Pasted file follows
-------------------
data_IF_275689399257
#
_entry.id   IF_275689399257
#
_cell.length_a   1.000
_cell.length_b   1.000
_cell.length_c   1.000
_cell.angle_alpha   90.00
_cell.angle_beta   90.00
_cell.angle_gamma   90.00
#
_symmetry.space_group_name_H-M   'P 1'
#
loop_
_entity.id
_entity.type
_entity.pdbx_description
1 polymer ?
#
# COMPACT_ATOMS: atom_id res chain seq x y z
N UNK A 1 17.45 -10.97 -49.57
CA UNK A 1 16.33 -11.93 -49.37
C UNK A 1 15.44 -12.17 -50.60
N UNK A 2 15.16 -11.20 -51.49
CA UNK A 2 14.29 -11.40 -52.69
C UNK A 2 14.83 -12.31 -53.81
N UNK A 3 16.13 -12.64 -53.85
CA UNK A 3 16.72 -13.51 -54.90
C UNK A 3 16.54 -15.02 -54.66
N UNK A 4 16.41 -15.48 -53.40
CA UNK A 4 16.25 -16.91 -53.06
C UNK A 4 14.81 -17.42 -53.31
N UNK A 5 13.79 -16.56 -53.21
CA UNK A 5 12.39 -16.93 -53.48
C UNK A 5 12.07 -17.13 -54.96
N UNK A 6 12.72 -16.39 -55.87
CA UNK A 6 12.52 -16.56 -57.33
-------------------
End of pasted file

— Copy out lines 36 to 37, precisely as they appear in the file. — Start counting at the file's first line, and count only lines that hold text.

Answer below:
N UNK A 6 12.72 -16.39 -55.87
CA UNK A 6 12.52 -16.56 -57.33